pic courtesy: christopher12v.deviantart.com
The youth sent by his father to steal (noisily) breaks the door with his feet.
Here, when some people wrangle, the common lines that you’ll hear as an observer are: “Do you know who I am?”; “You sabi who I be?”* In a sense, these words can be a threat.
Last Saturday, my friend (Bolaji) and I were on our way to Port-Harcourt from Delta State. While traffic had just started to ease on Isselukwu, we wanted join the other vehicles heading toward Coker junction when we were hit from behind. Furious, Bolaji left the car with its engine running at idle.
The driver, who had just hit us, did same and the two immediately squared off in front of each other like boxers prior to a fight. Sensing trouble, I quickly got out of the car and tried to get both men to settle the issue amicably. Neither of them was willing to back down, instead they began exchanging words. I tried to concentrate all my energy on Bolaji. It didn’t work, rather he said to me, “Guy, commot road, this idiot don jam trouble!”*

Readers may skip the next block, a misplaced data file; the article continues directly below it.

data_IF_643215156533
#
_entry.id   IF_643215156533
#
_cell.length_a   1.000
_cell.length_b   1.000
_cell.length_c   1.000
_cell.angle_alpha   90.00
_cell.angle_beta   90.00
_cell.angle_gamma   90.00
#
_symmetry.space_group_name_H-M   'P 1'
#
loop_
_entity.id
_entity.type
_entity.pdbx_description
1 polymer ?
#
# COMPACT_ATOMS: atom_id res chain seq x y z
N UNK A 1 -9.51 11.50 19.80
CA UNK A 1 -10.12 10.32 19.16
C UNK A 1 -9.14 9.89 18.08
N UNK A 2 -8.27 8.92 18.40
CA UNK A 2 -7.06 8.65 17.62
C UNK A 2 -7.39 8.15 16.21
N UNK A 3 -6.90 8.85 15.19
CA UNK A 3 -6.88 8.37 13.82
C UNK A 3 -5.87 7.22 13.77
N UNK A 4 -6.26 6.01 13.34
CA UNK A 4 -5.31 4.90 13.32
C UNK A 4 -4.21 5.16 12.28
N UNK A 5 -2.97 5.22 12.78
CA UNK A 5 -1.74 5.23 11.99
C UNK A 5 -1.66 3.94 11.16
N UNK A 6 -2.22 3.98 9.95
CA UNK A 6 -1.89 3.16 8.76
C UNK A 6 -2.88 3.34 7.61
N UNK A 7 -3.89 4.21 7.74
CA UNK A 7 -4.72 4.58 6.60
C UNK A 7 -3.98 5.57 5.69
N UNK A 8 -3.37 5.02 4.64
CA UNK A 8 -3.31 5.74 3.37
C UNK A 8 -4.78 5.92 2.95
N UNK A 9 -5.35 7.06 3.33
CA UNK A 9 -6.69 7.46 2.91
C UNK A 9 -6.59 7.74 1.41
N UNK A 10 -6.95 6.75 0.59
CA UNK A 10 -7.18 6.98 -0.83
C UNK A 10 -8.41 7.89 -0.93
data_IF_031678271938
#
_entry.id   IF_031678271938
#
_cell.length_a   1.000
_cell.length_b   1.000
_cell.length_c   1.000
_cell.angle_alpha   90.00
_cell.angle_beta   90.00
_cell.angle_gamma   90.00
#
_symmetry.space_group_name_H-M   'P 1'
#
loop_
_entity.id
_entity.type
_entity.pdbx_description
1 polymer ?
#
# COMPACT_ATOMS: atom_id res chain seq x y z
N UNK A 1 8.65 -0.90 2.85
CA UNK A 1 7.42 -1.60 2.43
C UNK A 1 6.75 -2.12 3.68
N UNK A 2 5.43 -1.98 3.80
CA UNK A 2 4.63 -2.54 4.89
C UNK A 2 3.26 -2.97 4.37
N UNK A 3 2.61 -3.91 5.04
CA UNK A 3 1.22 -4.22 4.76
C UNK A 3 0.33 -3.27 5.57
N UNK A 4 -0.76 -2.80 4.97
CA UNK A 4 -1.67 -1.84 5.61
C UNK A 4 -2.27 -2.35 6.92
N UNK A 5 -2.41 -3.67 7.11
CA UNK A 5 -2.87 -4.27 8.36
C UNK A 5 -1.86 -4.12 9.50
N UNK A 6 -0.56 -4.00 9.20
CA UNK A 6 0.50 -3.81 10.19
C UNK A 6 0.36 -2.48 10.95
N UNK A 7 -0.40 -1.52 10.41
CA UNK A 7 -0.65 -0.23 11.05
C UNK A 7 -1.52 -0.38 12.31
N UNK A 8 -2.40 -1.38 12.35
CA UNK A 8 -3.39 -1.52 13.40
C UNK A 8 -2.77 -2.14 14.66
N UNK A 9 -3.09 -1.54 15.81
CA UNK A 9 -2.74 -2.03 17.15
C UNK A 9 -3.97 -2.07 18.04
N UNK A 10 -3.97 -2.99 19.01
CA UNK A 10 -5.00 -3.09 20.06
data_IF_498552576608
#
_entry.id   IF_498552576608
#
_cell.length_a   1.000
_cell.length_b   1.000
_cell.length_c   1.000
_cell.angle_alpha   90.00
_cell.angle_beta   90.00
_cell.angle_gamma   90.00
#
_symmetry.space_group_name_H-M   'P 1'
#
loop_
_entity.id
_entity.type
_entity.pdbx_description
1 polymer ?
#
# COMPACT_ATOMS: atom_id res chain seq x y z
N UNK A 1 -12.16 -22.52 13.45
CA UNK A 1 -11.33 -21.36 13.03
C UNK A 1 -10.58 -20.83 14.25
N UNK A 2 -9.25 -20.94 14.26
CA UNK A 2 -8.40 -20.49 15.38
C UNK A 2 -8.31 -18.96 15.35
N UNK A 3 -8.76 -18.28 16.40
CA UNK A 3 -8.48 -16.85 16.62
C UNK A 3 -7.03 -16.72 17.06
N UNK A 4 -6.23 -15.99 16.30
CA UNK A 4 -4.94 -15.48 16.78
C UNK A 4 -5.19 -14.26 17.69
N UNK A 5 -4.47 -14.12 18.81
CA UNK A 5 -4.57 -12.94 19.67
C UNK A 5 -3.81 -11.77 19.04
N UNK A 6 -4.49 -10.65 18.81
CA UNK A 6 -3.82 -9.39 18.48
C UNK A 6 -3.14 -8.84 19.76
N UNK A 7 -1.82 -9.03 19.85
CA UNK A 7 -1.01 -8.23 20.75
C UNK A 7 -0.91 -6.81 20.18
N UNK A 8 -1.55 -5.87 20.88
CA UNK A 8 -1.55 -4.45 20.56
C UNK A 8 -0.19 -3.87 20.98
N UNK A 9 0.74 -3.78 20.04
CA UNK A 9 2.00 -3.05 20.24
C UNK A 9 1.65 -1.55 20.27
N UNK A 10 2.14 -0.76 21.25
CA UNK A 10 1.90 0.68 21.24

The driver spat almost immediately too: “Do you know who I am? Do you know I can lock you up?”
People gathered and it didn’t long before the scene caused another hold up. I watched the driver make a set of calls; all I supposed were to his friend(s) at the police or FRSC (Federal Road Safety Corps).
And I was right.
The dude was calling the officer-in-charge of FRSC, Warri Chapter. Bolaji later confirmed this to me and added, “I called his Superintendent who ordered him and his boys to carry out a proper investigation and report back him.”
A proper investigation was conducted and in the end, the driver was faulted and asked to pay for the damages.
He who is backed by a superpower has nothing to fear. Such a person can do anything without thinking about the consequences of his action. If he has a leaning toward evil, his victim(s) will suffer so much and may not get the required justice in this life.
(*) The dialogue is expressed in pidgin English. It’s an artificial language used in Nigeria. “Sabi” means “Know” and “Commot” means “Leave/Remove/Get out.”